Last Saturday our nephew Josh married his love, Kellie. It was a beautiful day for an outdoor wedding, even when the rain started during the dinner. (Everything was held under cover. You only got wet if you wanted to…and some wanted to as the evening progressed.) With wildflowers and twinkle lights for decoration, they said their vows.

When did our children grow up? It seems only yesterday we were bringing them home from the hospital to show off to proud grandparents. It seems only yesterday we were seeing them off to school, watching them play sports, looking the other way when they took our car out alone for the first time…and now they’re marrying and having children of their own.

You may kiss the bride!


Congratulations Josh and Kellie!

May you have as many happy years together as your uncle and I have shared.

Morning Coffee: Bookworms

feetI’m a bookworm. I love books. I’ve always loved books. Since before I could read the words by myself, I’ve been enthralled by the realization that entire worlds existed between those covers; places I’d never been and people I didn’t know until that very moment lived on those pages. All I had to do was open the cover, read the words, and I’d be transported.

Then I started taking it one step further; I began writing the stories myself. I’d already been making up stories in my head for years, so it seemed the next logical step to want to put them to paper.

When people call me and others like me bookworms, they intend it to be something negative; or, at the very least, as a way of turning us into the butt of their jokes. They feel there’s something wrong with us for occasionally preferring a good book over the company of others. We’re nerds, eggheads, weirdoes…bookworms! Quite to the contrary, I think those who can enjoy the company of a good book from time to time are more well-rounded than those who are limited to the present moment of their own reality. The imagination is a truly marvelous thing.

Real bookworms, though, are indeed a negative creature. Despite this name we’ve given them, what we call bookworms are not worms at all. Actual book-boring insects are uncommon. There are a couple of moths who like to nibble at cloth bindings. There are several species of beetles that enjoy a nice leather to chew on. Some beetles will burrow through wood and paper, if the paper is near the wood. But a true book-eating insect would be the book or paper louse. Under 1mm in size, soft-bodied and wingless, they feed on microscopic molds and other organic matter that grows on ill-maintained paper. Their damage is most often found in very old books, treasures that have not been properly handled or stored and have fallen victim to moisture and the oils we carry on our skin. This is why old, rare, manuscripts are stored under special climate-controlled conditions, are handled very rarely, and then only by experts wearing gloves.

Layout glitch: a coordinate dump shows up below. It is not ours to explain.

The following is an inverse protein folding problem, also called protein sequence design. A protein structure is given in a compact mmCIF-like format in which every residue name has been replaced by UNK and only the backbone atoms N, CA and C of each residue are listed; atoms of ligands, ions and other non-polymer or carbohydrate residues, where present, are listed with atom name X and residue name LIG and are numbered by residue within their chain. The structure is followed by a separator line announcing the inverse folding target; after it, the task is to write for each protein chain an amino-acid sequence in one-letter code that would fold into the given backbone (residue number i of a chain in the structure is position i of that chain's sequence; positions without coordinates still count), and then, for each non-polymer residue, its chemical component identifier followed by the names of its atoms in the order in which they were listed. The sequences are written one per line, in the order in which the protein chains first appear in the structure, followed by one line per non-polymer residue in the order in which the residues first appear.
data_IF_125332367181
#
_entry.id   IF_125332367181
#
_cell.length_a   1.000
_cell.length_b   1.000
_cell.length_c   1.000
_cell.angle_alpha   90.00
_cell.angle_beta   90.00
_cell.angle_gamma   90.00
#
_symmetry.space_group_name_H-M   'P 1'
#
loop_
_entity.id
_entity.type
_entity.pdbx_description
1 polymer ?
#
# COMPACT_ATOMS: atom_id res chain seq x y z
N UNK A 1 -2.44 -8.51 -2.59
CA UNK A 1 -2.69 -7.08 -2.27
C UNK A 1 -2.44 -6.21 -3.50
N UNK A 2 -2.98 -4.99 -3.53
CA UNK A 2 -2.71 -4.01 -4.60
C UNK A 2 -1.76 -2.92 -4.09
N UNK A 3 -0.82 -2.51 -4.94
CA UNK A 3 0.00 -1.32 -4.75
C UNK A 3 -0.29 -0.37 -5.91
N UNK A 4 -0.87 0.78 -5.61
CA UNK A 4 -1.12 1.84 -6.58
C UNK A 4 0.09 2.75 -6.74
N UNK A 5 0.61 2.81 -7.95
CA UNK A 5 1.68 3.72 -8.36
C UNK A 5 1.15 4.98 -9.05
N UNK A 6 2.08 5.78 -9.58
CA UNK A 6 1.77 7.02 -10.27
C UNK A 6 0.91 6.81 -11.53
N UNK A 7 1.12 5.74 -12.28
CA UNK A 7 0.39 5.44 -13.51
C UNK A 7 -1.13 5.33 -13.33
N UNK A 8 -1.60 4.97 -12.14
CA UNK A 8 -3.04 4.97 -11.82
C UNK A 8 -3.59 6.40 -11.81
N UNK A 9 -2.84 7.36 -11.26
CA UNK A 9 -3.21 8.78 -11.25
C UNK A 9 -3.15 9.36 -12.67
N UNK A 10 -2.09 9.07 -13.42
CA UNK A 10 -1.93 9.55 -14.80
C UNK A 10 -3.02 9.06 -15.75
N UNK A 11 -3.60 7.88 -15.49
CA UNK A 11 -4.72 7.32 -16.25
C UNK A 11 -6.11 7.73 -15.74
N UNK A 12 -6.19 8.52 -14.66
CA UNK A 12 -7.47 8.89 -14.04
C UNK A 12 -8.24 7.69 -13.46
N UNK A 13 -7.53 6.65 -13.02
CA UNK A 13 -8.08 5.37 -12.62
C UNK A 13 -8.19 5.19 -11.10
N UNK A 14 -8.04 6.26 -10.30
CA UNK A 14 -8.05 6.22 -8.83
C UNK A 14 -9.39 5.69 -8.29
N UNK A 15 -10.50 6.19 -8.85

bookworm_imageBooks are always there when I need something to take me away from a bad day. Books are always there when I’m looking for a little adventure that won’t actually break my body into several pieces or land me in jail. Books are always there to transport me to somewhere, anywhere, that isn’t here. Books calm me when I’m frightened, and frighten me when I’m in the mood for a good scare. I can be anyone, go anywhere, with a good book.


Morning Coffee: Wannigan Days

SCF damIf you’re anywhere near St Croix Falls, WI, this weekend, or Taylors Falls, MN, stop on by because today is the start of the annual Wannigan Days celebration. There will be races, craft sales, lots of food and beer, a cake walk, music on the overlook, and two parades – one in St Croix Falls at 6pm Saturday night, followed by a second in Taylors Falls at 7pm. The fireworks are scheduled to start at 10pm Saturday night in St Croix Falls. And this is only a taste of all the fun that awaits visitors to our beautiful river town this weekend at our 59th River Spirit Celebration. (Check out